Lawyers, guns and the RIAA

There was no way the recording industry was going to come out of the Jammie Thomas file-swapping case smelling like anything but cow dung. If they lost, we'd be singing "Ding Dong, the Witch is Dead." Having won a jury verdict, they come off as a combination of Snidely Whiplash and Vlad the Impaler on a bad hair day. Apparently somebody at the RIAA really believes the cliche that there is no such thing as bad pr

There was no way the recording industry was going to come out of the Jammie Thomas file-swapping case smelling like anything but cow dung. If they lost, we'd be singing "Ding Dong, the Witch is Dead." Having won a jury verdict, they come off as a combination of Snidely Whiplash and Vlad the Impaler on a bad hair day.

Apparently somebody at the RIAA really believes the cliche that there is no such thing as bad press. That somebody is a dumbass.

Wired.com had an interview with one of the jurors, who proudly proclaimed he'd never been on them crazy Internets and never planned to be. The verdict, he said, was designed to "send a message" to file swappers around the world. Yes, and that message is, "I'm a bleedin' eedjit."

Asking a Net-ignorant jury to reach this verdict is like asking a caveman to decide an arson case. (I'm sure he'd want to send a message to everyone who owns a cigarette lighter.) But he's exactly the kind of juror the RIAA wanted. Clinging stubbornly to the past instead of embracing the future is what the recording industry does best. It's taken Apple iTunes to drag them kicking and screaming into the 21st century.

All of this could have been averted in the pre-Napster '90s, had the record industry woken up, smelled the java, and began disentangling itself from the business of shipping pitted plastic platters around the world. Too late now.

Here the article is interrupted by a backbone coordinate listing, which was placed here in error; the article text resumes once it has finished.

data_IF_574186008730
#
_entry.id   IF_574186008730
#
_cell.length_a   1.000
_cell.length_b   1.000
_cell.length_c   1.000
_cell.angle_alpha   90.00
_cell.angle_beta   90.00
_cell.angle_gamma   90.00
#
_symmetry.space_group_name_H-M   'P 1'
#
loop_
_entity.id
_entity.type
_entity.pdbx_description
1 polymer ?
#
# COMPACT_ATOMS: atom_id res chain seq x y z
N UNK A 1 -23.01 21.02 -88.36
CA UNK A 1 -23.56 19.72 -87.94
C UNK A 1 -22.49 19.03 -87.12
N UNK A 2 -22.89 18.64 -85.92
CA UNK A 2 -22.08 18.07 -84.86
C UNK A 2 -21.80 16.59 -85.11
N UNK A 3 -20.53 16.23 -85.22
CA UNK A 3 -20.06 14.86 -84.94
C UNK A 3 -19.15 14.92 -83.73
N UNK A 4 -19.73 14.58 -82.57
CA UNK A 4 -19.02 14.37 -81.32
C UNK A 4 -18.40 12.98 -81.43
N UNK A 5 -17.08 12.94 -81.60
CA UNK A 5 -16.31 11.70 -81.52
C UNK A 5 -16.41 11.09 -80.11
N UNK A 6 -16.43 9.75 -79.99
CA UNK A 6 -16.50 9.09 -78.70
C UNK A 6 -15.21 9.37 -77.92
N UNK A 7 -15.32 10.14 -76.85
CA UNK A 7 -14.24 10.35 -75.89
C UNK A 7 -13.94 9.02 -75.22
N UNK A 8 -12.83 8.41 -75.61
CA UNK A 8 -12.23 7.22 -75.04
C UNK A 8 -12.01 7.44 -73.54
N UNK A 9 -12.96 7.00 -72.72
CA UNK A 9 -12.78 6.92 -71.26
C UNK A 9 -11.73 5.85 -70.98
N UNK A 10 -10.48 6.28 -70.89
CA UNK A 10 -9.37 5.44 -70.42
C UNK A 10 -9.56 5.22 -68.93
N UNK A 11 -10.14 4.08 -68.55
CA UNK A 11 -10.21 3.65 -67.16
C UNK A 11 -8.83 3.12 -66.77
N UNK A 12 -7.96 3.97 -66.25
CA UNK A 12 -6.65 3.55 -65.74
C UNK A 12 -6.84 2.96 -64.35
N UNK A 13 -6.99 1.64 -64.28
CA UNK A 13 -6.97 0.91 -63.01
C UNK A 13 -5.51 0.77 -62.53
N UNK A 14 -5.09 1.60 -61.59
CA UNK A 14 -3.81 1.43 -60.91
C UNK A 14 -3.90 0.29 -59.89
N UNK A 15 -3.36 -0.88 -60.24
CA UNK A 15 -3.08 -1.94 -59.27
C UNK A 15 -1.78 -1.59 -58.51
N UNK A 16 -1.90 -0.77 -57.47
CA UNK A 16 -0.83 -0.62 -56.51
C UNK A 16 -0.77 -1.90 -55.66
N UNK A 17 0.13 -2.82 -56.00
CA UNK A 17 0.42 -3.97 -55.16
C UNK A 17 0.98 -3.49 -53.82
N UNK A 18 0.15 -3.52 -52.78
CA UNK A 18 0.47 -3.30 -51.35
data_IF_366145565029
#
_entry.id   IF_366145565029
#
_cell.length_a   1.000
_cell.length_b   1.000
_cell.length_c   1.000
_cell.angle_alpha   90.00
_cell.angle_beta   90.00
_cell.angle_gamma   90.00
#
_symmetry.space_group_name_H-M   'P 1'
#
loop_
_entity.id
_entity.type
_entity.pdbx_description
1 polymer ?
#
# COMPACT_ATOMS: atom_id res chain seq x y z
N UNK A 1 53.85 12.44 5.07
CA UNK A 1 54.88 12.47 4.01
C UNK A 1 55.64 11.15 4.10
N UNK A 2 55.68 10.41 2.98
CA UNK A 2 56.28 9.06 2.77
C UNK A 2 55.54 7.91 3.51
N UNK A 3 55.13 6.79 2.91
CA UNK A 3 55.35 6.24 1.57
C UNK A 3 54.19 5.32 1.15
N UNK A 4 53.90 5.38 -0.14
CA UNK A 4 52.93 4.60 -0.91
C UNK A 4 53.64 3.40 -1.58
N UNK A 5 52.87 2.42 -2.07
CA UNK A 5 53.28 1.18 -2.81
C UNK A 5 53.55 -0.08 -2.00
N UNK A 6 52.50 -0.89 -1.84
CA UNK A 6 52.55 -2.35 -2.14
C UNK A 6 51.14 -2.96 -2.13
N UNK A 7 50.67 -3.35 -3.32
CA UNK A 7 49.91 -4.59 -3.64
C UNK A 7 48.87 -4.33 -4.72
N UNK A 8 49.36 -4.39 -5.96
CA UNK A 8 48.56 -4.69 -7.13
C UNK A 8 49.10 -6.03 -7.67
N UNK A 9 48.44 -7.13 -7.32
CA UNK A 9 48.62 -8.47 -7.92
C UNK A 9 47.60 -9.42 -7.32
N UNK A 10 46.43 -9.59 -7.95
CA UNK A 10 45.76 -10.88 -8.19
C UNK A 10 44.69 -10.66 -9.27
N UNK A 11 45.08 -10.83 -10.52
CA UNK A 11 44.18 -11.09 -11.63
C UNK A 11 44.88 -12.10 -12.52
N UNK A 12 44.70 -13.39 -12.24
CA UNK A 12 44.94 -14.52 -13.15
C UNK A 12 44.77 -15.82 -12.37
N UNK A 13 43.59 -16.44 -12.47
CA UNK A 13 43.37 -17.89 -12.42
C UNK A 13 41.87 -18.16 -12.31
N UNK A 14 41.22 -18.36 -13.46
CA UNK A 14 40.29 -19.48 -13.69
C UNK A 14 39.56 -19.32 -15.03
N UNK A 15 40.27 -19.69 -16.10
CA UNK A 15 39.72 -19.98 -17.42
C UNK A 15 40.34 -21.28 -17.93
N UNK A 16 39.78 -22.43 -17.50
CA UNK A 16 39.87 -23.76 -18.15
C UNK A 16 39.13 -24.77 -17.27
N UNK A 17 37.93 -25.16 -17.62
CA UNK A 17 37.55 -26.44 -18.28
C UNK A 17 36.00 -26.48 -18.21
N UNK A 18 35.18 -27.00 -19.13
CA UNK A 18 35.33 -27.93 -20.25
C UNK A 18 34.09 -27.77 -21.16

Of course, the Phat Lady isn't singing just yet. Thomas plans to appeal, and the Electronic Frontier Foundation has decided to weigh in on her behalf -- the EFF having had some success fighting copyright evildoers. Lord knows she needs the help, because her defense strategy was awful.

What really tweaks me is the RIAA argument that file swapping steals money out of artists' pockets. The notion that someone who downloaded 1000 songs from Kazaa would have otherwise paid $990 for them on iTunes (or dropped $10,000+ to get the same songs on CD) is flat-out stupid. Do some people swap instead of shop? Sure. But I'd bet it's less than 5 percent.

The real damage is probably closer to $5 per song, not the $750 to $150,000 penalty that copyright law provides. Even then, studies have shown that people who swap files buy more music than people who don't. In other words, the RIAA is going after its most loyal customers.

Basic Darwinism dictates that the recording industry must adapt or die. I'm betting on the latter. And so are bands like Radiohead, which have decided to cut out the middleman and sell direct to their fans.  Sounds like they're trying to send a message. But I'll bet the record companies are too tone deaf to hear it.

Are you RIAA lawsuit bait? Post your testimony below or send your deposition to me directly. Cool swag is available for top tipsters, free for the swapping.

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